A recent op-ed in City Journal compares campus diversity officers to termites, with the author declaring: “Diversity apparatchiks have taken root on most college campuses, and in many cases expanded into sprawling bureaucracies with multimillion-dollar budgets.”
Mark Pulliam, an attorney and member of the Federalist Society, writes that these bureaucrats cultivate “the imaginary grievances of an ever-growing number of ‘oppressed’ groups” in order to fulfill a “continual quest for aggrandizement.”
He points to the National Association of Diversity Officers in Higher Education as a “rent-seeking trade association” that charges $1,250 per year for membership to provide “annual conferences, self-serving ‘standards for professional practice,’ a political agenda” and publication in a “pseudo-scholarly” Journal of Diversity in Higher Education.
This represents the latest obsession in higher education, according to Pulliam: the push for diversity. These efforts are “an article of faith that ‘diversity,’ originally a euphemism for affirmative action, somehow enhances the educational environment, but data supporting the mismatch theory—which holds that affirmative action hurts minority students by placing them in academic programs for which they are unqualified—refute this claim.”
He writes that the amount of resources invested in diversity resources is “staggering:”
The sheer size of the diversity landscape is staggering. The University of Michigan’s diversity bureaucracy employs nearly 100 full-time employees, one earning more than $300,000 per year, at an annual cost of more than $11 million. More than a quarter of UM’s diversocrats make more than $100,000 a year, far more than the average salary of assistant professors with doctorates. UM is not exceptional. The University of Texas at Austin employs a similar number of bureaucrats in its Division of Diversity and Community Engagement (boasting eight vice presidents), at an annual cost of $9.5 million. The head of UT’s diversity bureaucracy makes over $265,000 a year, more than most tenured faculty.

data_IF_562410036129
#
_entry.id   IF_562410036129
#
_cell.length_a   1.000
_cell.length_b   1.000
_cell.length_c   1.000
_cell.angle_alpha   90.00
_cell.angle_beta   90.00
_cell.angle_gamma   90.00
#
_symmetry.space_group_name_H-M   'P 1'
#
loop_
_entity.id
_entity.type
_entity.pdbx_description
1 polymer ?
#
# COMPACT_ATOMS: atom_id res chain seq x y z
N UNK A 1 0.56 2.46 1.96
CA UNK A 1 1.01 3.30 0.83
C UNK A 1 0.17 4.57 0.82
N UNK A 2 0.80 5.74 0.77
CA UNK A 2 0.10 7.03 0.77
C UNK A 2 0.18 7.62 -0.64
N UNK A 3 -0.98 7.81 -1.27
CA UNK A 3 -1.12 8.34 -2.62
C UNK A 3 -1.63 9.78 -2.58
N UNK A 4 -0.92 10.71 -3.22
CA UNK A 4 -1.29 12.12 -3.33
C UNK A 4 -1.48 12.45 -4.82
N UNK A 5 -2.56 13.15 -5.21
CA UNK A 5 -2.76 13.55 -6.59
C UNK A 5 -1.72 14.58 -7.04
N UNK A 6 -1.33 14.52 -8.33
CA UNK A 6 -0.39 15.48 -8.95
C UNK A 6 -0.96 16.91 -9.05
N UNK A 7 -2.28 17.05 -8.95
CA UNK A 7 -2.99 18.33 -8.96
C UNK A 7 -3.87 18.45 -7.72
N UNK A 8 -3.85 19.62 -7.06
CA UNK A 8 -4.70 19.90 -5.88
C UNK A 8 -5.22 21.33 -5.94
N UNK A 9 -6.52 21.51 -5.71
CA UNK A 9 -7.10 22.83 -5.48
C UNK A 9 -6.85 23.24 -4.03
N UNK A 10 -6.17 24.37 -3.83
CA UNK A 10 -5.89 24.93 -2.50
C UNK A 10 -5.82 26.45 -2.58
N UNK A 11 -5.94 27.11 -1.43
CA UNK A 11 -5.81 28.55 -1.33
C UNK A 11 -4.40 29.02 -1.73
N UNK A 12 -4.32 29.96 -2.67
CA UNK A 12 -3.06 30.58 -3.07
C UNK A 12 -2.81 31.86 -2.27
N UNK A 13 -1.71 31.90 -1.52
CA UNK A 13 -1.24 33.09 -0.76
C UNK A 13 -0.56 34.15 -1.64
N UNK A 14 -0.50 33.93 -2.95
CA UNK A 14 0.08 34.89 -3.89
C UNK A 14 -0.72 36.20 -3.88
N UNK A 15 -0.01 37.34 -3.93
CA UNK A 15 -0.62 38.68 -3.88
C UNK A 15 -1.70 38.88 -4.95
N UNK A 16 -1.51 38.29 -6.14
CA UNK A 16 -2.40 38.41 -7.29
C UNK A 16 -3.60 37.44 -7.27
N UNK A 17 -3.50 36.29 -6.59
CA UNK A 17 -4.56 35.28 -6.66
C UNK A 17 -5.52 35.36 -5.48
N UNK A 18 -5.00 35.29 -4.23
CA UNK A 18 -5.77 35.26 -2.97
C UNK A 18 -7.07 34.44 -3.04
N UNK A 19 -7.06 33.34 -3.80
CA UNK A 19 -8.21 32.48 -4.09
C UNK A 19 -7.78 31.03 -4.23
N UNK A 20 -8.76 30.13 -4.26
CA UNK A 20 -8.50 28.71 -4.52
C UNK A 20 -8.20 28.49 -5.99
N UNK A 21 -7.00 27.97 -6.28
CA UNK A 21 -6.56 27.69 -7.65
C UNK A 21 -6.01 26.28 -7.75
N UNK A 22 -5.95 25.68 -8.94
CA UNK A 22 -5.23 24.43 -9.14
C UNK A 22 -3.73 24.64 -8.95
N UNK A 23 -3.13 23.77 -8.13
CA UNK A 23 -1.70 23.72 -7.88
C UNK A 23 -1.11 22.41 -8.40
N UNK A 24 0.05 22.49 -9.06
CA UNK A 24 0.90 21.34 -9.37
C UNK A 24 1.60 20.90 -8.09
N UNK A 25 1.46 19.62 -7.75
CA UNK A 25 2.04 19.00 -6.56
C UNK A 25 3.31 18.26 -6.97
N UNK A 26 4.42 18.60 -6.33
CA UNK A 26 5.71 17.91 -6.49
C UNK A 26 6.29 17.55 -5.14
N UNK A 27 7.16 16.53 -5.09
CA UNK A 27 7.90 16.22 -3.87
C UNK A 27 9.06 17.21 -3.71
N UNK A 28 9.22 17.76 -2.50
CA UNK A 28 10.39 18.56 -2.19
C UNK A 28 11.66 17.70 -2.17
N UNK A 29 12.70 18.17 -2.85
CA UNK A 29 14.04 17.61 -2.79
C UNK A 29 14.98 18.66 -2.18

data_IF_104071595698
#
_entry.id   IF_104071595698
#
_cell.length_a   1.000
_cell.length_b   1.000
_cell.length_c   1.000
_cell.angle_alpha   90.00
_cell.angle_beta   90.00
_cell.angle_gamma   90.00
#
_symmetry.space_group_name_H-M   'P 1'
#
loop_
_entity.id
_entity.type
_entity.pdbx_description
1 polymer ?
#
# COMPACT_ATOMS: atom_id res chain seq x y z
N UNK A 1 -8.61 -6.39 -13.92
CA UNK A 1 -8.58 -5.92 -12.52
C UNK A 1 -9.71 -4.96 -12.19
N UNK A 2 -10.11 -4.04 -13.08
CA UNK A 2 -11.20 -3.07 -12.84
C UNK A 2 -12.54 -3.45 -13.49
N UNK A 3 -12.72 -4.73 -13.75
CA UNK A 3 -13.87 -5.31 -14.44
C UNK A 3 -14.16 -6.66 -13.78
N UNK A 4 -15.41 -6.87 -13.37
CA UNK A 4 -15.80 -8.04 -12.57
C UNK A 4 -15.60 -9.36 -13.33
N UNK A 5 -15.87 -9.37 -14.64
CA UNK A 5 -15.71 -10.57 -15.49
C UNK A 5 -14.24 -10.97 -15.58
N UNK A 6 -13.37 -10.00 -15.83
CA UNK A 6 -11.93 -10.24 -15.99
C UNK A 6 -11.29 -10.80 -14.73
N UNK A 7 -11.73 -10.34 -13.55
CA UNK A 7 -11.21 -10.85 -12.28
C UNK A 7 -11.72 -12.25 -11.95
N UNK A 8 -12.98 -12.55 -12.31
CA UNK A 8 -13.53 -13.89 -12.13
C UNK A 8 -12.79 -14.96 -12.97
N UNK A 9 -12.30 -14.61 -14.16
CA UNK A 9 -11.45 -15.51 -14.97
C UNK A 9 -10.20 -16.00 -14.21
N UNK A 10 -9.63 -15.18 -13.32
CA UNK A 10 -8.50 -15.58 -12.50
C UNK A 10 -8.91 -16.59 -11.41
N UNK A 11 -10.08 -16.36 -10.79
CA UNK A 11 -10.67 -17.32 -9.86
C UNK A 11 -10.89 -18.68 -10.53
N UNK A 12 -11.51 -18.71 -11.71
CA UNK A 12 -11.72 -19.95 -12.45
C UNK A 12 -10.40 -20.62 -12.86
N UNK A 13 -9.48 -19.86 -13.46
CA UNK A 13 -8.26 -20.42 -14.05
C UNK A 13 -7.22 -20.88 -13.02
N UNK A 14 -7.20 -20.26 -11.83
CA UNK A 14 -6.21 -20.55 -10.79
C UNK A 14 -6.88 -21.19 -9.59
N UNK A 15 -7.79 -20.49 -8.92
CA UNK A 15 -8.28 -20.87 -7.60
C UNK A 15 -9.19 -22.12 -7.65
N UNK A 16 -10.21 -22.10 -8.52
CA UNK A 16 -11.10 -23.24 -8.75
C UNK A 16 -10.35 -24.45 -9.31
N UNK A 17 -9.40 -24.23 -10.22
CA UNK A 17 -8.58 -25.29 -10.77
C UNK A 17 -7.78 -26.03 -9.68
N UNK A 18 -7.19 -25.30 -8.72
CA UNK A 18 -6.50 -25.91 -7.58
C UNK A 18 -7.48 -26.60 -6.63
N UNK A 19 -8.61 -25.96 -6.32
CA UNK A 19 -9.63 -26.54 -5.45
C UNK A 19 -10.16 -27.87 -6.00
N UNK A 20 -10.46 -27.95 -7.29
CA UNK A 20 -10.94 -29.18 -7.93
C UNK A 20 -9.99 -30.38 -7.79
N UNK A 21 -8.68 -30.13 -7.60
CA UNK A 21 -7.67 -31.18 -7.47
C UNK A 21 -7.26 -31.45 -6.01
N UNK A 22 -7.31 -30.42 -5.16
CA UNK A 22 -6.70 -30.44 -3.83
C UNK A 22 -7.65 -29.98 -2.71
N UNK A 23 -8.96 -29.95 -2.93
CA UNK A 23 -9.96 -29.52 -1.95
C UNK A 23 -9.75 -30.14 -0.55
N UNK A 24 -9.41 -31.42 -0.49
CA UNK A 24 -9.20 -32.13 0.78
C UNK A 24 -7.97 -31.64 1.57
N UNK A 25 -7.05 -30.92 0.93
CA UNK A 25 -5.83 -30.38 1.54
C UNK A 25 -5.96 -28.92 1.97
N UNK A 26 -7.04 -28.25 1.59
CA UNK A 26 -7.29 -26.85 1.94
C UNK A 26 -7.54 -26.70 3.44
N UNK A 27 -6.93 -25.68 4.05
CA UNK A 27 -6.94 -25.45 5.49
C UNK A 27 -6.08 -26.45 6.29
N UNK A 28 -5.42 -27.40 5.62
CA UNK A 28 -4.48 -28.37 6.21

The Economist reports that UC Berkeley has 175 diversity bureaucrats, and nationwide, the trend is toward increased spending in this area. According toThe Economist, “Bureaucrats outnumber faculty 2:1 at public universities and 2.5:1 at private colleges, double the ratio in the 1970s.” Over the same period, tuition has soared. Ohio State’s Richard Vedder estimates that more than 900,000 nonteaching administrators—most of them unnecessary—bloat university payrolls.
Pulliam also criticizes diversity officers for political activism, which is predominantly in support of progressive causes. “NADOHE has issued press releases or filed ‘friend of the court’ briefs in favor of same-sex marriage and racial preferences in college admissions, and opposing President Trump’s so-called travel ban order. Each new victim group increases the clientele,” he writes.
For Pulliam, the issue comes down to the fact that the mission of diversity officers is self-perpetuating:
Affirmative action (i.e., racial and ethnic preferences in admissions) leads to grievance studies. Increased recognition of LGBT rights requires ever-greater accommodation by the rest of the student body. Protecting “vulnerable” groups from “hate speech” and “microaggressions” requires speech codes and bias-response teams (staffed by diversocrats). Complaints must be investigated and adjudicated (by diversocrats). Fighting “toxic masculinity” and combating an imaginary epidemic of campus sexual assault necessitate consent protocols, training, and hearing procedures—more work for an always-growing diversocrat cadre. Each newly recognized problem leads to a call for more programs and staffing.